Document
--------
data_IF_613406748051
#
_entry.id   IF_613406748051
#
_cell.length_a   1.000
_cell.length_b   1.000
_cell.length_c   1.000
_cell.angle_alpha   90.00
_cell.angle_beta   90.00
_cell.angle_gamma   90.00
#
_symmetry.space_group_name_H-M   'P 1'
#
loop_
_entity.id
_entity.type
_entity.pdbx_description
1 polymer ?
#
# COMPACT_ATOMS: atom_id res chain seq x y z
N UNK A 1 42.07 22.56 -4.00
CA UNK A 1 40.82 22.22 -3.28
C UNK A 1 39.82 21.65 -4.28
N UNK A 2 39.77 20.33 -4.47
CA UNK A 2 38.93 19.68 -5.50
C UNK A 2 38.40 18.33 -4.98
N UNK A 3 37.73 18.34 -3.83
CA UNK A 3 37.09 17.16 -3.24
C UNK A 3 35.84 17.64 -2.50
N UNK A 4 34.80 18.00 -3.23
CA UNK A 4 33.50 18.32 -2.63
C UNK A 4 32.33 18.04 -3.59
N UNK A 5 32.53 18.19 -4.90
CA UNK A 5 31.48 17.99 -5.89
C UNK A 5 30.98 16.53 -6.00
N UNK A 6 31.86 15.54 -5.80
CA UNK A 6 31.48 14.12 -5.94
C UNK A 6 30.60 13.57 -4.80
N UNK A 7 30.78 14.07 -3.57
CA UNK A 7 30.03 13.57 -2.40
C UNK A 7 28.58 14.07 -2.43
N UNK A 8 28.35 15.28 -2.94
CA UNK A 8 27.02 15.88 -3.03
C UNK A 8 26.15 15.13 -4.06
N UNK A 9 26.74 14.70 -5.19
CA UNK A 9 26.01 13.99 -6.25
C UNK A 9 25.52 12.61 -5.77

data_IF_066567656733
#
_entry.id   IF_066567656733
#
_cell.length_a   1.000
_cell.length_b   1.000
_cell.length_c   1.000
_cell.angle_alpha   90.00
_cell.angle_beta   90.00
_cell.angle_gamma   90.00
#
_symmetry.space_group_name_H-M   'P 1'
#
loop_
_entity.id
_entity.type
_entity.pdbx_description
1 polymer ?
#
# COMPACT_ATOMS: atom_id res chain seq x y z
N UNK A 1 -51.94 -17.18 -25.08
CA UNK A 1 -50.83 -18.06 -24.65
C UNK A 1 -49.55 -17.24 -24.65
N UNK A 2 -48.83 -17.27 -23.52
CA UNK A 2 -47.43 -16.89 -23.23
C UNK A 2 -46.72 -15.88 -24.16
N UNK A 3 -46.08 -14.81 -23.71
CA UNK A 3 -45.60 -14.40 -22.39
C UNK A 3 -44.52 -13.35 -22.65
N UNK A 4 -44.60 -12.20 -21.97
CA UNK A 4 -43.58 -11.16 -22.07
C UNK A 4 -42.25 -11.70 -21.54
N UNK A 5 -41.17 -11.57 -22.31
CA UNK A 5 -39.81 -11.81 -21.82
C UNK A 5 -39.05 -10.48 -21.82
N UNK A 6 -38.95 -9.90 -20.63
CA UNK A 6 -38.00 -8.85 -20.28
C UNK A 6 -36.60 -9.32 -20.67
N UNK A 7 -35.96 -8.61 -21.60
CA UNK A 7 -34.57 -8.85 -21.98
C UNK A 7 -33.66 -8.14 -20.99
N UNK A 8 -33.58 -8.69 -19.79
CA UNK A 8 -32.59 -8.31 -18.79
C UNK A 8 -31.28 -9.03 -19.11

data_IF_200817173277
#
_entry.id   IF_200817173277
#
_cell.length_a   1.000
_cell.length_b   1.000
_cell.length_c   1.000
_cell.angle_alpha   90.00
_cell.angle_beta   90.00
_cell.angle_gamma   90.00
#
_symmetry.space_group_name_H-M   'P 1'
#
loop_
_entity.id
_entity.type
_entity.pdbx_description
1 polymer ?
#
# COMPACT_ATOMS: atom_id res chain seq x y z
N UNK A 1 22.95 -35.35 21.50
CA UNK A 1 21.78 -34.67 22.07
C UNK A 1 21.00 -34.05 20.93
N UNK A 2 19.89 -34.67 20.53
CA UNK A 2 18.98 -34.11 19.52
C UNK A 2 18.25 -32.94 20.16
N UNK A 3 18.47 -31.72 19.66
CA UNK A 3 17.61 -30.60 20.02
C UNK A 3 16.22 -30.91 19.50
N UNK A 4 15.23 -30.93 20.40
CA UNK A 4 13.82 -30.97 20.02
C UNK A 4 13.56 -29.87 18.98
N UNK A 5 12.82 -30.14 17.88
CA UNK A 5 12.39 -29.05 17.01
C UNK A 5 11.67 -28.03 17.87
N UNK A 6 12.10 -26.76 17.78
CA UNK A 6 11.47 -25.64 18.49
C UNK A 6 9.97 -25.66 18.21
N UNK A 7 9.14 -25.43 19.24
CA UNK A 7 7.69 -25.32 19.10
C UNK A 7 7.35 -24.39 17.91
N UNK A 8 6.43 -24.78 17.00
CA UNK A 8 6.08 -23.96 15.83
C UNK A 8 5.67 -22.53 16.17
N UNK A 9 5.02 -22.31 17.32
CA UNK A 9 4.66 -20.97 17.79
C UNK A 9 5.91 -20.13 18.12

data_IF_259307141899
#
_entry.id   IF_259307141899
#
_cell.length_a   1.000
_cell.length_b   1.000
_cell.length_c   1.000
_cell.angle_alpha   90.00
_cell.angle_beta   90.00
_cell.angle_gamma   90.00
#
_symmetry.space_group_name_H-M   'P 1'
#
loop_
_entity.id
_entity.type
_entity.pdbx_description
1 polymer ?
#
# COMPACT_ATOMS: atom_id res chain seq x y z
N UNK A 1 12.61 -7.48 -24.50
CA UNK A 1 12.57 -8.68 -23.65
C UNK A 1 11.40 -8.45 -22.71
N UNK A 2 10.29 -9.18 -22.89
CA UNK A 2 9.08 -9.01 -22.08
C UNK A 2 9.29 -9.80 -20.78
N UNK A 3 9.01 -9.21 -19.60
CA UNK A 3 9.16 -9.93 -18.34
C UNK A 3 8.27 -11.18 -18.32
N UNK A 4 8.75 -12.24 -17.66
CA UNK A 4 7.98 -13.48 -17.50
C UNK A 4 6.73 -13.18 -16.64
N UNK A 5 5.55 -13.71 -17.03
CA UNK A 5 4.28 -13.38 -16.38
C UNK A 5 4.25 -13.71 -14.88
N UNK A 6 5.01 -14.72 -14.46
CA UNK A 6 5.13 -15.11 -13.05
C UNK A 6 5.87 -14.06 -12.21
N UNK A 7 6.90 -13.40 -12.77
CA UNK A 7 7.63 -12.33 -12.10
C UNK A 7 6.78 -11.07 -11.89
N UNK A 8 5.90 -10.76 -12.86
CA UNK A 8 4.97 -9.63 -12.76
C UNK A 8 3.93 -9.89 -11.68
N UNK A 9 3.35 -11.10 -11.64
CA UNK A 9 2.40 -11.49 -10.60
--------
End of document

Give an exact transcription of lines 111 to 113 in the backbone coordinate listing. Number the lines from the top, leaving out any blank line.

# COMPACT_ATOMS: atom_id res chain seq x y z
N UNK A 1 22.95 -35.35 21.50
CA UNK A 1 21.78 -34.67 22.07